Home > 2000, 21st Century, Chilean Literature, Novel, Sepúlveda Luis > Shadows and Reds in Chile

Shadows and Reds in Chile

The Shadow of What We Were by Luis Sepúlveda. 2009. French title: L’ombre de ce que nous avons été. 

I am the shadow of what we were and while there is light, we will exist.

I bought this novel by Chilean writer Luis Sepúlveda a few month ago because the title appealed to me. It was on the shelf and I decided to read it for Spanish Literature Month, hosted by Stu at Winston’s Dad  and Richard at Caravana de Recuerdos.

The characters in The Shadow of What We Were are former communist, Moist, Trostkist or whatever kind of leftist militant cooked by the 1968 political movements. Sepúlveda makes our former active militants meet again for a last action. Cacho Salinas came back to Santiago after years of exile in France. Lucho Arancibia stayed in Chile but was tortured by the military and spent years in a concentration camp, which damaged his sanity. Lolo Garmendia fled to Romania where he experienced Caucescu’s dictatorship before fleeing to Yugoslavia. And then there is Coco Aravena, a dreamer, not much of a worker, who spent years in Berlin. Things are set into motion when Coco’s wife accidentally kills The Specialist, also known as The Shadow, an anarchist who helped different socialist organizations setting up spectacular non-violent operations before and after Pinochet’s coup. All four members had met The Shadow in their militant life without knowing who he was but benefiting from his advice and training.

After the Specialist’s death we meet Inspector Crespo, an old policeman who tried to keep his hands clean during the blackest years. His new assistant Adelita Bodavilla was born in 1973 and she belongs to the first generation of Chilean policemen who took their function after the dictatorship. She symbolizes the new Chile. They need to investigate the Specialist’s death.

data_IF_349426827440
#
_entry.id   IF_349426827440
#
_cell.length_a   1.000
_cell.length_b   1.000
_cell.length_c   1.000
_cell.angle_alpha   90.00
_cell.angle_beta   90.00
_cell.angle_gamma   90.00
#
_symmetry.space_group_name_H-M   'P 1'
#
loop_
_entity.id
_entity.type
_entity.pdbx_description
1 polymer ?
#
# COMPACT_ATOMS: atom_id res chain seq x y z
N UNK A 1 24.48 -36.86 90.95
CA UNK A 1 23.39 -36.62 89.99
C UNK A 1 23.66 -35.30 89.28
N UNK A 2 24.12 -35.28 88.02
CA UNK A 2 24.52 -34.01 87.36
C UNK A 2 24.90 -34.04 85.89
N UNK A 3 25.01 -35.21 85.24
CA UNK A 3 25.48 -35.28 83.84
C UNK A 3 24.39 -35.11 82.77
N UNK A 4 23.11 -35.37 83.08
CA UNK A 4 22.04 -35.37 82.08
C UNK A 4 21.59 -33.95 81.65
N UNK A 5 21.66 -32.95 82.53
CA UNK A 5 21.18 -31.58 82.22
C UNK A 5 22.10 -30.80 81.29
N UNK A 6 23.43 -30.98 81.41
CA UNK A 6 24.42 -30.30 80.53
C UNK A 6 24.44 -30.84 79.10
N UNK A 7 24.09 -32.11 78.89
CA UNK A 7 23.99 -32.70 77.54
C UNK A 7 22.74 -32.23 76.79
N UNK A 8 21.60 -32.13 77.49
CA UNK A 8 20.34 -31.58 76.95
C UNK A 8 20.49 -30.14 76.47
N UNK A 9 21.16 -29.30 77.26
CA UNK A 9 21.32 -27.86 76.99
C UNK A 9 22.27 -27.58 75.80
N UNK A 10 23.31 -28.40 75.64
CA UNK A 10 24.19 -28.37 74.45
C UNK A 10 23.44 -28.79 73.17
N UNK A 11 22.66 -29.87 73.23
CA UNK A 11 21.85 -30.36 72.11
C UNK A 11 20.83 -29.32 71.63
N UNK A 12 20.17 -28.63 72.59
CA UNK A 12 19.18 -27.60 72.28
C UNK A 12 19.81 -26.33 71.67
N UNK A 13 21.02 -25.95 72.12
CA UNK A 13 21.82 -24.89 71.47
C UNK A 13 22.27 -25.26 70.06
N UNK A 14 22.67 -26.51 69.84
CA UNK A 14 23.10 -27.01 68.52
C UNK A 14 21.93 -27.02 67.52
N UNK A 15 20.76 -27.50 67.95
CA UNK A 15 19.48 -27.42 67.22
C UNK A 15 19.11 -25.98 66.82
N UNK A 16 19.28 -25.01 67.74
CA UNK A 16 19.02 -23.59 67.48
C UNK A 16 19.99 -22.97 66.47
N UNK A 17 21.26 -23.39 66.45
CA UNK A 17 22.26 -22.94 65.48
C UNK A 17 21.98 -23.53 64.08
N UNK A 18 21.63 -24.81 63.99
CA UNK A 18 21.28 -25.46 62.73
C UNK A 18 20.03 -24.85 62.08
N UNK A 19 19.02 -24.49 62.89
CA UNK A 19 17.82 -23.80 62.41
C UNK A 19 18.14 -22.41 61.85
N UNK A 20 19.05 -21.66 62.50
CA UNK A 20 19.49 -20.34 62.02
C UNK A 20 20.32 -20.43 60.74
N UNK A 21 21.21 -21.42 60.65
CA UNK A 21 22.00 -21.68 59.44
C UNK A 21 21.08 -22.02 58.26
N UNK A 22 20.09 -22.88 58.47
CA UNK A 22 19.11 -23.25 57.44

I won’t reveal the plot but I should have guessed the theme. After all, on the cover of my French edition is printed a praise by L’Humanité, the newspaper of the French Communist Party.

Sepúlveda describes with gentleness the hangover of these passionate militants. All are a bit lost in this new Santiago. The city changed during their exile, the shops changed, things aren’t at the same place any more. They sacrificed their life for their cause. Some died, some closed the doors to a “normal” family life. They still believe in socialism, quote Lenin and Marx, think according to that particular filter. It’s surprising: how can they still believe in it after the fall of the USSR, the horrors in China and the fall of Eastern Europe dictatorships? Shouldn’t they turn their back to it? And at the same time, how can they? Their sacrifice would be meaningless, their whole life a joke. They need to cling to these thesis because they define who they are, what they gave their life for.

I was born in the 1970s. Every time I read about the political movements, official or clandestine, of the years 1968-1970s, I’m puzzled. Firstly, I’m puzzled at the complexity and the subtlety of the different currents. Secondly, I’m amazed at the enthusiasm and the determination of these militants. This is so far away from my generation’s way of thinking: I find them incredibly naïve, gullible even. How could they genuinely believe in such theories? I’m this generation’s child. How did our parents have such a non-committed offspring? Is it the loss of their dreams? Or did our birth make them change gears and settle down? In my experience, there’s nothing like fulfilling a baby’s needs to change your everyday life and tame you.